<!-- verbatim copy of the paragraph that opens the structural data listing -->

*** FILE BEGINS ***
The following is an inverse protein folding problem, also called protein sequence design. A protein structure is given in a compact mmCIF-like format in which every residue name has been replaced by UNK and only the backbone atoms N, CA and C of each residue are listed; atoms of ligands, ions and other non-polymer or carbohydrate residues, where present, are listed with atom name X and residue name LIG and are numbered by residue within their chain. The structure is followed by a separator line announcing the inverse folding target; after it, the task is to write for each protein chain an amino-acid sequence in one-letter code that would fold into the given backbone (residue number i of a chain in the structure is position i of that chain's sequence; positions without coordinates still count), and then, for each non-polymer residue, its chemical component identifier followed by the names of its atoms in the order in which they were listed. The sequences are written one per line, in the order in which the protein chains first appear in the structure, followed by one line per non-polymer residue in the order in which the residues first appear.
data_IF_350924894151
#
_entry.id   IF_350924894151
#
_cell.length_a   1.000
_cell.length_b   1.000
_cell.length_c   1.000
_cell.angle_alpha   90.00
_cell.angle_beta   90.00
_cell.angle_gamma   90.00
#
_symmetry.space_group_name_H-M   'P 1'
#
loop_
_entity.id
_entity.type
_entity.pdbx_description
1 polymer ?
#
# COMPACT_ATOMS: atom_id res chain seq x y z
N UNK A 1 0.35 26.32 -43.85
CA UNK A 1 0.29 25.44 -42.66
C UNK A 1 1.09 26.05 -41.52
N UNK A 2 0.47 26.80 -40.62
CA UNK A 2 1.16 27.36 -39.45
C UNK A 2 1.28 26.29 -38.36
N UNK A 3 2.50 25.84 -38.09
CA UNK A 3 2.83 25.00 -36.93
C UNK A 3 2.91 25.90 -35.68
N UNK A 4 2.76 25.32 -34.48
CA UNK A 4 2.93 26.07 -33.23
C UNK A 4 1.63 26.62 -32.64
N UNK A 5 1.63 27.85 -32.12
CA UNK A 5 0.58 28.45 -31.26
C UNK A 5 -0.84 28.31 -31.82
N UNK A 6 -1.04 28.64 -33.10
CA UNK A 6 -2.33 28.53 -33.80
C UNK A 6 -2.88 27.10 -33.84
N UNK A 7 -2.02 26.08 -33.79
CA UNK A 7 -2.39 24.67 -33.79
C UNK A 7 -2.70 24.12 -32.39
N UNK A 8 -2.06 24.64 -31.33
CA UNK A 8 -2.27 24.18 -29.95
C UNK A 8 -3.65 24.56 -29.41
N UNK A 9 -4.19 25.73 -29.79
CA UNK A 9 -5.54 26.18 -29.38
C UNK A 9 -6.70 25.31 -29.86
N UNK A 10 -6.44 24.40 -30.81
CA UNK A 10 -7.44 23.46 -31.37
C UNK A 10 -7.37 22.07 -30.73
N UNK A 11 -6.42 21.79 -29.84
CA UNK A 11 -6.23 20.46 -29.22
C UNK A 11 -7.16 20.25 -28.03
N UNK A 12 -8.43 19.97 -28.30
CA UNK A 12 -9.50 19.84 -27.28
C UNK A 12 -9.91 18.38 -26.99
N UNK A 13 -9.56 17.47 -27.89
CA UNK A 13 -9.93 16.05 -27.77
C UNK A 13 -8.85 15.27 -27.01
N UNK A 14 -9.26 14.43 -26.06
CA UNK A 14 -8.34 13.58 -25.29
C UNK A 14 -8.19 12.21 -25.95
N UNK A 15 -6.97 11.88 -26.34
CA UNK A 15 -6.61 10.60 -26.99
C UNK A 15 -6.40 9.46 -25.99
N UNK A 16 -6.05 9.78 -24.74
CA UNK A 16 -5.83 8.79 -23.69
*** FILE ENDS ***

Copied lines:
The following is an inverse protein folding problem, also called protein sequence design. A protein structure is given in a compact mmCIF-like format in which every residue name has been replaced by UNK and only the backbone atoms N, CA and C of each residue are listed; atoms of ligands, ions and other non-polymer or carbohydrate residues, where present, are listed with atom name X and residue name LIG and are numbered by residue within their chain. The structure is followed by a separator line announcing the inverse folding target; after it, the task is to write for each protein chain an amino-acid sequence in one-letter code that would fold into the given backbone (residue number i of a chain in the structure is position i of that chain's sequence; positions without coordinates still count), and then, for each non-polymer residue, its chemical component identifier followed by the names of its atoms in the order in which they were listed. The sequences are written one per line, in the order in which the protein chains first appear in the structure, followed by one line per non-polymer residue in the order in which the residues first appear.